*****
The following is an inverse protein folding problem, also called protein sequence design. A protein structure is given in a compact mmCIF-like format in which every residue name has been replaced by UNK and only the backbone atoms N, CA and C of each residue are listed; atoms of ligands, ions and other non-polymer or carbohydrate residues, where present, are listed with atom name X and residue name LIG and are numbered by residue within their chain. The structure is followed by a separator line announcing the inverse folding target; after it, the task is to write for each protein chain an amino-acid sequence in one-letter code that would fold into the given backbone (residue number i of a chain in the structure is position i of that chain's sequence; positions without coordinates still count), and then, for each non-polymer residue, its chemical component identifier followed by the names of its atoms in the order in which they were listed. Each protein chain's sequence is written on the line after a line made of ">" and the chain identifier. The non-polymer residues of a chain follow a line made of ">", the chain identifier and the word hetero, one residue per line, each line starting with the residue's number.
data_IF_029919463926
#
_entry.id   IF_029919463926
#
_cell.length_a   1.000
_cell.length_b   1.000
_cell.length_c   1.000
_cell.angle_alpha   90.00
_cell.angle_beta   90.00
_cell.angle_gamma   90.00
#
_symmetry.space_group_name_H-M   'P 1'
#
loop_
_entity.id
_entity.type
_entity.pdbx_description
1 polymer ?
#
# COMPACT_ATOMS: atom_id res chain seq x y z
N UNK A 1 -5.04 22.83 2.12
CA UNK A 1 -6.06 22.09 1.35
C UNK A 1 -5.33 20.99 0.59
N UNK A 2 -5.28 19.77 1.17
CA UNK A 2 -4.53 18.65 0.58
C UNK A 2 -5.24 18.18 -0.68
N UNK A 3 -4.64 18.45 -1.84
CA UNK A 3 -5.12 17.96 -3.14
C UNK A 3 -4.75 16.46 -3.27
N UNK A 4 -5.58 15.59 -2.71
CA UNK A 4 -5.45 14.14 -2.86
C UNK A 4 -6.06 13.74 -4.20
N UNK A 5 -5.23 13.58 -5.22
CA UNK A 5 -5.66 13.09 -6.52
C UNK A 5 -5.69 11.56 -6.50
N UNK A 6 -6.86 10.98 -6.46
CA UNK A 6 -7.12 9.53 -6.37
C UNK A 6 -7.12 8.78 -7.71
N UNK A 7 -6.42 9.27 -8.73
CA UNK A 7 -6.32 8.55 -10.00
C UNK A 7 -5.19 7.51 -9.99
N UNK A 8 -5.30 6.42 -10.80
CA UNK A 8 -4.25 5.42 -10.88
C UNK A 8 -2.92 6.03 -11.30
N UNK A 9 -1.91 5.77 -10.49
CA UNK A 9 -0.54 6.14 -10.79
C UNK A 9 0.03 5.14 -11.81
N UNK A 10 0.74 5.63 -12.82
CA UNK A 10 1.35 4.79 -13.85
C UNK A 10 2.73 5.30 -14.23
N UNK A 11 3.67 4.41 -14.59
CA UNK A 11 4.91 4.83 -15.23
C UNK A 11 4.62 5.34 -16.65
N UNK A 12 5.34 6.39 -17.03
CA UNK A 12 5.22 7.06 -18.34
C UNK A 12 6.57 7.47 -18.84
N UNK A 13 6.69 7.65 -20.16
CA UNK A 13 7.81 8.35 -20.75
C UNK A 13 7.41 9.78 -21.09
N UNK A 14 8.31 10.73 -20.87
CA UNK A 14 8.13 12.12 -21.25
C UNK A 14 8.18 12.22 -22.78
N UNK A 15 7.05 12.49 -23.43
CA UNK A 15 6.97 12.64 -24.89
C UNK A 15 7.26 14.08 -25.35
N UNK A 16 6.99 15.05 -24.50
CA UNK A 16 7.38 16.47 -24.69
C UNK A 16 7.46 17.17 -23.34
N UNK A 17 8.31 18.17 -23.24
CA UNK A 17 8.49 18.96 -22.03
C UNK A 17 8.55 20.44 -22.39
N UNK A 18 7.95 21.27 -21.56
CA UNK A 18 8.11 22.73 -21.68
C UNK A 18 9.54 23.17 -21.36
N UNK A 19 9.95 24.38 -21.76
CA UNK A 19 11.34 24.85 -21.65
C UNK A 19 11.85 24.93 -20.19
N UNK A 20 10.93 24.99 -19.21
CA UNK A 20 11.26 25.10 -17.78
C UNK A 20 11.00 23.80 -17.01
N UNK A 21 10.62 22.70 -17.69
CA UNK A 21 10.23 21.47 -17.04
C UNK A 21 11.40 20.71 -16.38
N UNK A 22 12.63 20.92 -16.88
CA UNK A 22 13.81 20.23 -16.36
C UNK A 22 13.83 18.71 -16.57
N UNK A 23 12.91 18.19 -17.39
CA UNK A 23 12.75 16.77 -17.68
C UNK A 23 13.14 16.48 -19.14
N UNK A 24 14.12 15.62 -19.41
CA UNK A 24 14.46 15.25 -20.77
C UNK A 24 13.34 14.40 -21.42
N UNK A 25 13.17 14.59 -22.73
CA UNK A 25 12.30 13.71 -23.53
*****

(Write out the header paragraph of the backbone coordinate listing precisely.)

The following is an inverse protein folding problem, also called protein sequence design. A protein structure is given in a compact mmCIF-like format in which every residue name has been replaced by UNK and only the backbone atoms N, CA and C of each residue are listed; atoms of ligands, ions and other non-polymer or carbohydrate residues, where present, are listed with atom name X and residue name LIG and are numbered by residue within their chain. The structure is followed by a separator line announcing the inverse folding target; after it, the task is to write for each protein chain an amino-acid sequence in one-letter code that would fold into the given backbone (residue number i of a chain in the structure is position i of that chain's sequence; positions without coordinates still count), and then, for each non-polymer residue, its chemical component identifier followed by the names of its atoms in the order in which they were listed. Each protein chain's sequence is written on the line after a line made of ">" and the chain identifier. The non-polymer residues of a chain follow a line made of ">", the chain identifier and the word hetero, one residue per line, each line starting with the residue's number.